Guitar Thrills: I think the question is so cliché’ because it is used so often in interviews. I may have been guilty of using it often. However, I find that the term inspiration cannot be overlooked. Especially when you want to connect with your favorite artists. I know that your father had much influence on you as a child. Can you tell us a little more about your connection with the blues?

Danielle: My father definitely introduced me, and my family, to the Blues. My father worked at a record store in his youth so we grew up with a plethora of music in general. We had Classical, Motown, Rock, Folk, Blues whatever Zappa was, no disco haha. My Dad found Jonny Winter in the 70s and really fell in love with Blues. He went back to see who Jonny was influenced by and who influenced them and so on. Then he got into the rich Blues scene in KC and kept going from there. My parents were musicians in and around KC and the Midwest; my Father played guitar and sang and my Mother sang lead. At first, they mainly did classic rock covers sprinkled with originals but really started covering more Blues as my Father went down the rabbit hole. My Mother always loved Bonnie and Aretha but I remember her talking about the first time she’d heard Etta on a local Blues Radio show. Etta had one of those voices where you remember where you were the first time you heard it.

That emotion, that undeniable truth that you just cannot escape is what drew me to the Blues. Every note has to be played like it’s your last. Every bass note, every kick beat, every bit of it has to be met with respect and intent to me. Every word means everything no matter the content of the song. Love, loss, anger, joy, desire….they’re all equally relevant. I didn’t know at time the history of the Blues or the importance of it when I first heard it, I was just drawn to the feelings it gave me. That’s why you can fake all the other genres, but not Blues.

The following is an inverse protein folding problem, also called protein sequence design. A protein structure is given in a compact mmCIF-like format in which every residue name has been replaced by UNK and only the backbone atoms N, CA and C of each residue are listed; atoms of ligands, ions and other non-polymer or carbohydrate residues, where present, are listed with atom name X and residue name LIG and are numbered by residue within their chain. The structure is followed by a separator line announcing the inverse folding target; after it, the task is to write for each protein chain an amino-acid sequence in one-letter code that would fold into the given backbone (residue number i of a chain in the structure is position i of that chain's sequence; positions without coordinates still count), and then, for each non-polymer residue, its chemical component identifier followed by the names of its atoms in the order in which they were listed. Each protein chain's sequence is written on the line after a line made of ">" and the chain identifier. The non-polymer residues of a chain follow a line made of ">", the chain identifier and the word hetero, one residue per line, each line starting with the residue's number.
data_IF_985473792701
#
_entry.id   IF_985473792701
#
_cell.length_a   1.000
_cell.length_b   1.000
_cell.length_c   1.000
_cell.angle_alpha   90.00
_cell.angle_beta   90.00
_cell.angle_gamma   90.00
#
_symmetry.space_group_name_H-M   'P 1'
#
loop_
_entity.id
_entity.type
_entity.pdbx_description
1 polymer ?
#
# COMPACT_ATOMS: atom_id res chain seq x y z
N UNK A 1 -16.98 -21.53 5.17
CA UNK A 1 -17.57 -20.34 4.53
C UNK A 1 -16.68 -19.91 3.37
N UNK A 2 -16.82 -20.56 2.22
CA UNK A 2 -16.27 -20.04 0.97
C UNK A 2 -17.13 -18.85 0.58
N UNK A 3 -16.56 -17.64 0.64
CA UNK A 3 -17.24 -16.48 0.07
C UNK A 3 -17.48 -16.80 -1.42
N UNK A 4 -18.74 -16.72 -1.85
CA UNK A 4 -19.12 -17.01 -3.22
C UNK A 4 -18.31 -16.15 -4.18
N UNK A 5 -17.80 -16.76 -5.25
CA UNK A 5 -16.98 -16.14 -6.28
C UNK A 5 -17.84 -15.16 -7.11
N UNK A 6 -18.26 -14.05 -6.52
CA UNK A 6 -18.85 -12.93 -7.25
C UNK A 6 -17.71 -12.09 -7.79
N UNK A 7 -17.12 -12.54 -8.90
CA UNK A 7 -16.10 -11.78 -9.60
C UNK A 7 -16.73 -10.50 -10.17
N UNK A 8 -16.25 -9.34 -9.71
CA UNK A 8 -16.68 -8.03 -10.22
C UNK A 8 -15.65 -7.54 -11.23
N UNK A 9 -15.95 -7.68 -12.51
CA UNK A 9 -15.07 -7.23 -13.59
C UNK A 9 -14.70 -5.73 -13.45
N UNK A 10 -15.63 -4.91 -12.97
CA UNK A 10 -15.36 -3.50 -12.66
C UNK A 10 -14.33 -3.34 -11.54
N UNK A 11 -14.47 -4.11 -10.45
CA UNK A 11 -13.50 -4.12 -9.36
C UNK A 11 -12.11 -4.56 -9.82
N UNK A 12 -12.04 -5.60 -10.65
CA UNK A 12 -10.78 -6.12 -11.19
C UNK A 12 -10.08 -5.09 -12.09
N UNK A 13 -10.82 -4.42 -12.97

Guitar Thrills: I know in the music industry in general, it is important to be unique in the way you sound. I think if I were a blues artist, I would have mixed in a bit of SVR and George Thorogood. However, I think George Thorogood was more of a progressive blues artist, with a rock. Did you initially pattern your style of blues after any particular artist?

Danielle: In the beginning, I think you are naturally a product of your influences. You cannot escape that but expand upon it, you grow from it. You figure out what you can us your own. There’s a reason everyone think Susan sounds like Bonnie and Beth reminds you of Janis, but I don’t agree that either of them sound ‘’the same.’’ I think in my early work that Aretha, Etta, Janis and Zeppelin played major influences in my sound and it was pretty obvious

Guitar Thrills: I want to address your instrument of choice, the bass. What made you decide to pick up bass? Honestly, when I heard you sing, I didn’t think you would be a bass player. You get so accustom to seeing 6 string guitarists. What made you pick up bass? Also, do you know how to play any other instruments?

Danielle: When my brothers and I began talks about playing music together, they’d already been playing their instruments for quite a while. Instead of hiring a bass player, I threw out that I’d take a shot at learning bass. It was very difficult, and I mean VERY. I just kept walking the bass neck to a swing and singing along. Eventually I moved to a rock beat and then funk. I do play 6 string (not lead) a little piano and I love to kick a funky groove on drums but I’m definitely not fluent. Yes, there are a lot of female guitarists out there now and I love it! I’m also seeing more female bass players pop up and I love that even more; we just need to get more bass players fronting bands in general. It isn’t shtick to be a woman on bass or drums, it’s just not mainstream. I’d love to see a day when it’s normalized, I think it’ll be great because “you’re great for a girl’ isn’t a real compliment.